Eric Himler had a lustrous 25-year career in general, military and commercial aviation. He flew over 700 combat hours and served as the commanding officer of the Marine Corps training unit for KC-130 pilots. He is also a former Blue Angel C-130 Demonstration Pilot where he would participate in airshows and the impressive C-130 JATO (Jet Assisted Take Off) maneuver, taking off at a 45-degree angle subjecting him to over two G’s of force.
Aims' Director of Aviation, Eric Himler, piloted the Blue Angels C-130, performing the JATO maneuver.
After retiring from the United States Marine Corps as both a Naval Aviator and Lieutenant Colonel, Himler went on to fly Boeing 737s for Alaska Airlines, where he went on to accumulate more than 3,000 flight hours, most in complex, multi-engine turbine aircraft.
Himler has numerous FAA certifications and ratings including Airline Transport Pilot, the highest-level certificate and now he brings his one-of-a-kind expertise to the students of Aims. Himler became the Director of the Aviation program in the fall of 2016 and came in hungry to grow the program.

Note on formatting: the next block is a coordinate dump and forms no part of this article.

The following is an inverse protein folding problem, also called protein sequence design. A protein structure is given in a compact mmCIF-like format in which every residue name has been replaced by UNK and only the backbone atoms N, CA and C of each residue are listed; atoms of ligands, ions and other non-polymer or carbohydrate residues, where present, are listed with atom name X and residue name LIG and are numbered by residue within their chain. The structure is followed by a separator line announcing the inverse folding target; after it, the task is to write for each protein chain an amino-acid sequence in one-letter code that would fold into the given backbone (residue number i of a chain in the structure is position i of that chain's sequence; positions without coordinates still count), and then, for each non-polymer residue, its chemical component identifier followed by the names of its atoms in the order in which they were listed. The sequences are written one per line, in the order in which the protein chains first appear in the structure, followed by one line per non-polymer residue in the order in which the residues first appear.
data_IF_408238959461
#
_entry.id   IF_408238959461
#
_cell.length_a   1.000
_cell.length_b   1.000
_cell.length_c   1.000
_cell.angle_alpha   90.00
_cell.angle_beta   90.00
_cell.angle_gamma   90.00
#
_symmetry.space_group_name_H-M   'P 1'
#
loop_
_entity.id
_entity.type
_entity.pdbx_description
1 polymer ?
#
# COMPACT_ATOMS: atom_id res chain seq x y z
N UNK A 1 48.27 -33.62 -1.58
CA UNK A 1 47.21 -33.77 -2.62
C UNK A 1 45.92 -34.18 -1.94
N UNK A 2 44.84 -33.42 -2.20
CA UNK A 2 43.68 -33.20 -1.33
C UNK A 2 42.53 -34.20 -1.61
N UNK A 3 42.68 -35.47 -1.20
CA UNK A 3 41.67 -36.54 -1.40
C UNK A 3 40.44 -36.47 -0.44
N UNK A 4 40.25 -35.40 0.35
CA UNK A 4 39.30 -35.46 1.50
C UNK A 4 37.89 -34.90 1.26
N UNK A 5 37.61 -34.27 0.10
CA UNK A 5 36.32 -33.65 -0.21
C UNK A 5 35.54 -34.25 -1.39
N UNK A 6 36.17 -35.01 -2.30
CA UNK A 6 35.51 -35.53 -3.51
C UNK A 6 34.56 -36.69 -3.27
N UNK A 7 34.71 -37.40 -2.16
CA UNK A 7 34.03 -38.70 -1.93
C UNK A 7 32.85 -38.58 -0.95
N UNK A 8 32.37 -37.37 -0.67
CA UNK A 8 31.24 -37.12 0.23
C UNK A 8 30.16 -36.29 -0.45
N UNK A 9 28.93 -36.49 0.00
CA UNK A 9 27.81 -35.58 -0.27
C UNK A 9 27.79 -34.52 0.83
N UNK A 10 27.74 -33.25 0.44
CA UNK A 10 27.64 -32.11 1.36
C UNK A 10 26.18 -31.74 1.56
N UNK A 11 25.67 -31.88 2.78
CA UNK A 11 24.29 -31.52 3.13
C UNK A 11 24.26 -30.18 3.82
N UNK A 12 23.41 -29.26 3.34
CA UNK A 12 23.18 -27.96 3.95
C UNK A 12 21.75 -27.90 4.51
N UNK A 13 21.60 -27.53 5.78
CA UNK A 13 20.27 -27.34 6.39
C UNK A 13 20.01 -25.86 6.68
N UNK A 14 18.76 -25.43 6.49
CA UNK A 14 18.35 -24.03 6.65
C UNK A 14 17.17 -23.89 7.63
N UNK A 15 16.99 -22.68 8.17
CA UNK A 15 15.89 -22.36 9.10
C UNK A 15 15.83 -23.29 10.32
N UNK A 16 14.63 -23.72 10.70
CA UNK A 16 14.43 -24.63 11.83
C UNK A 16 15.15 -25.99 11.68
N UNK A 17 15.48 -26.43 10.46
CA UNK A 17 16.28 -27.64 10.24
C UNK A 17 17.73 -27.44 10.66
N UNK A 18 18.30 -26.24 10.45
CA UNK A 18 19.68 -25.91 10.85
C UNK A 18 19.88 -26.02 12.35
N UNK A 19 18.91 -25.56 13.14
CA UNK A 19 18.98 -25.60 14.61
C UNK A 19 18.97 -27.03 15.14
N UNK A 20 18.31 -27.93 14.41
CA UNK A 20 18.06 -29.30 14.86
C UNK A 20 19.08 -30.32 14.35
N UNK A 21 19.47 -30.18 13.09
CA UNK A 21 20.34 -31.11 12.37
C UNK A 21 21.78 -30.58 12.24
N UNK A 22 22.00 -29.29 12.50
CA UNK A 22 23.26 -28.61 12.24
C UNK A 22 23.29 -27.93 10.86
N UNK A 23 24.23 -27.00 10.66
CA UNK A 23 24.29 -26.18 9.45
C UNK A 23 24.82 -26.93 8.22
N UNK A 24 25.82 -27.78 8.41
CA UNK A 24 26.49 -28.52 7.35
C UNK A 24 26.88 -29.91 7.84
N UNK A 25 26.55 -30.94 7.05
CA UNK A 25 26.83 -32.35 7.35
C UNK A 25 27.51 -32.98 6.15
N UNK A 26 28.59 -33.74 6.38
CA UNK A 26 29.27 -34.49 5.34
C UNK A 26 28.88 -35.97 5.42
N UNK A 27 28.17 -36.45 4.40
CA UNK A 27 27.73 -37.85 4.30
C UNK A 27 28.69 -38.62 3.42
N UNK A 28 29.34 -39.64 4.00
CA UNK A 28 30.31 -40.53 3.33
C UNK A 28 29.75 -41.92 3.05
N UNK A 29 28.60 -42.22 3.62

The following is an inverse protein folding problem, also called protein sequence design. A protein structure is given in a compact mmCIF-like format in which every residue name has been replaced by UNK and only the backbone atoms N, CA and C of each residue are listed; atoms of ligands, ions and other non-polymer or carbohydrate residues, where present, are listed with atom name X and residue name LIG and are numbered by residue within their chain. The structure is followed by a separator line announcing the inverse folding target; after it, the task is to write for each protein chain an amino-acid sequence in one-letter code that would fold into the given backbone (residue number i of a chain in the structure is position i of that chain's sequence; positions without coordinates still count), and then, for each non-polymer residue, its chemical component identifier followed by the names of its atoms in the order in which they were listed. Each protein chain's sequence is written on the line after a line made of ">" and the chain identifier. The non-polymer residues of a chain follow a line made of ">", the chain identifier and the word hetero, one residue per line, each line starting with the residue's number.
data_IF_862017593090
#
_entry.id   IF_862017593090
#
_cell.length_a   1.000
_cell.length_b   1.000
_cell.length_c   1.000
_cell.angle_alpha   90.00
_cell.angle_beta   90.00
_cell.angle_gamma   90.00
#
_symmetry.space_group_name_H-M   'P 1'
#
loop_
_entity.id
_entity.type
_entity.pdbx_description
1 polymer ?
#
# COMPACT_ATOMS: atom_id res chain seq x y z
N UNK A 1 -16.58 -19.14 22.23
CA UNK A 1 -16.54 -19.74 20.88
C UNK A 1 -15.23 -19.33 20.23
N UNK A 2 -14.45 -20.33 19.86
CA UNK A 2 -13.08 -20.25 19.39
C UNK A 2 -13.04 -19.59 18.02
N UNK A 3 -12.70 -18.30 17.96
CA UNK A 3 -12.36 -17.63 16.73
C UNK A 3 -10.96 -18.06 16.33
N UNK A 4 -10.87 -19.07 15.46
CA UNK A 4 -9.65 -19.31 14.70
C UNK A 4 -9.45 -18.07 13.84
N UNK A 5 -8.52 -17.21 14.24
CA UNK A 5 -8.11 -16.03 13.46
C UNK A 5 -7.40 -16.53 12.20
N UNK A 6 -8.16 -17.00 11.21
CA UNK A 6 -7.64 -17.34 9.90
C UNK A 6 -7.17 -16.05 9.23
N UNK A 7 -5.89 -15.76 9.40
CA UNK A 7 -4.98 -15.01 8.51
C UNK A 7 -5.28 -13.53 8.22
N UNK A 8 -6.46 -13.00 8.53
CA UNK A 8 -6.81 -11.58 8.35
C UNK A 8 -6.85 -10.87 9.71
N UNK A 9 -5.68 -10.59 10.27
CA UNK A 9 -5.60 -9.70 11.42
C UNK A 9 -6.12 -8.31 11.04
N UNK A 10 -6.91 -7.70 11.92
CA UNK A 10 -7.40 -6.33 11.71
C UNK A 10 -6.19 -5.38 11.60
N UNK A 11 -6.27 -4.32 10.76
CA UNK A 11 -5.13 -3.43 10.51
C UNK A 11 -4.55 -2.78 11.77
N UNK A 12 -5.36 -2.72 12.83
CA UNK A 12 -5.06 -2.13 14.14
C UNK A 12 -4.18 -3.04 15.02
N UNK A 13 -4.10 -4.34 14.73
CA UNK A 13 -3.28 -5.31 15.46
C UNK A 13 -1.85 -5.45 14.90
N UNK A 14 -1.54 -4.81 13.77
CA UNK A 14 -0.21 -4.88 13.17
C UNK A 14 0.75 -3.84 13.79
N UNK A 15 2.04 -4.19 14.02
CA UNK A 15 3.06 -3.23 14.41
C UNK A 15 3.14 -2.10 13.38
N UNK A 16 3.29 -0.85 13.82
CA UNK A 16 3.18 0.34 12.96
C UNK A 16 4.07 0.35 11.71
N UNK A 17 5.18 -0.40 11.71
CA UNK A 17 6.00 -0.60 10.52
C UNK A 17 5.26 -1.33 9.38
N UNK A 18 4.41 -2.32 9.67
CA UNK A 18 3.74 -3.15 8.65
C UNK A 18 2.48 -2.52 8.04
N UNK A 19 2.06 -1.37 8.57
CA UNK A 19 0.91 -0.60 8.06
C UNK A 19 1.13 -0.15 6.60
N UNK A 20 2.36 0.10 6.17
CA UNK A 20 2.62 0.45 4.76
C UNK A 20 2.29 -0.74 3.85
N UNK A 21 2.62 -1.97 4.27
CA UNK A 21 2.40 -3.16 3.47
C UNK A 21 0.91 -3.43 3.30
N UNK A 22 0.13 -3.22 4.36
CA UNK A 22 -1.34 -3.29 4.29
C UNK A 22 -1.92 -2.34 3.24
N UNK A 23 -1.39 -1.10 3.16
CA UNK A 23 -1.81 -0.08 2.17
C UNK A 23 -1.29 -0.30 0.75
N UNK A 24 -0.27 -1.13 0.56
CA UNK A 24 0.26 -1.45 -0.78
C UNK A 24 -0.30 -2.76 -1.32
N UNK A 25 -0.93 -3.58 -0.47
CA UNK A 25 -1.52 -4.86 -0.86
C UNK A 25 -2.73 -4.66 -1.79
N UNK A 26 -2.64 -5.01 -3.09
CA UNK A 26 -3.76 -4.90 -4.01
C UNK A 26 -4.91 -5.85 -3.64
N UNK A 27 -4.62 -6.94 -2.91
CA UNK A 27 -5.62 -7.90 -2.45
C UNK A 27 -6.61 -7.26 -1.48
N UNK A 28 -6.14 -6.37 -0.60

Himler has brought an exciting dynamic to Aims and he has helped get new technology on campus to help students learn in real-world scenarios. From a new fleet of training aircraft featuring the same avionics found in large commercial aircraft, to new simulators for both the pilot and air traffic controller programs, it is safe to say that Himler believes in a strong hands-on learning experience.
Growing the program’s technology is just one part of Himler’s repertoire. The program is buzzing with positive energy. Whether you are on Aim’s Greeley campus or over at their facility at the Greeley-Weld County Airport, there is a high level of excitement for the program and the students. Himler enjoys meeting with prospective students, helping them make the best decision for them as well as being part of students blossoming into pilots and air traffic controllers.
“There is no bigger rush than a student’s first solo-flight. I love sharing that big moment in a new pilot’s career and offering encouragement to the students who will soon follow,” Himler said. “It’s a dynamic I never thought my career could turn into as a young recruit in the military, but I am sure glad I am here and get to fly with these talented students and help guide them with all the skills I have learned over the past two decades.”
ERic Himler inspects a C-130 during his days as a Navy Blue Angel pilot.
Aims is thrilled to have such a decorated and experienced aviator leading the only collegiate FAA approved Part 141 fixed-wing flight school east of the Rockies in Colorado. Himler’s passion for teaching new pilots with the latest technology is sure to lead Aims down a path to further success.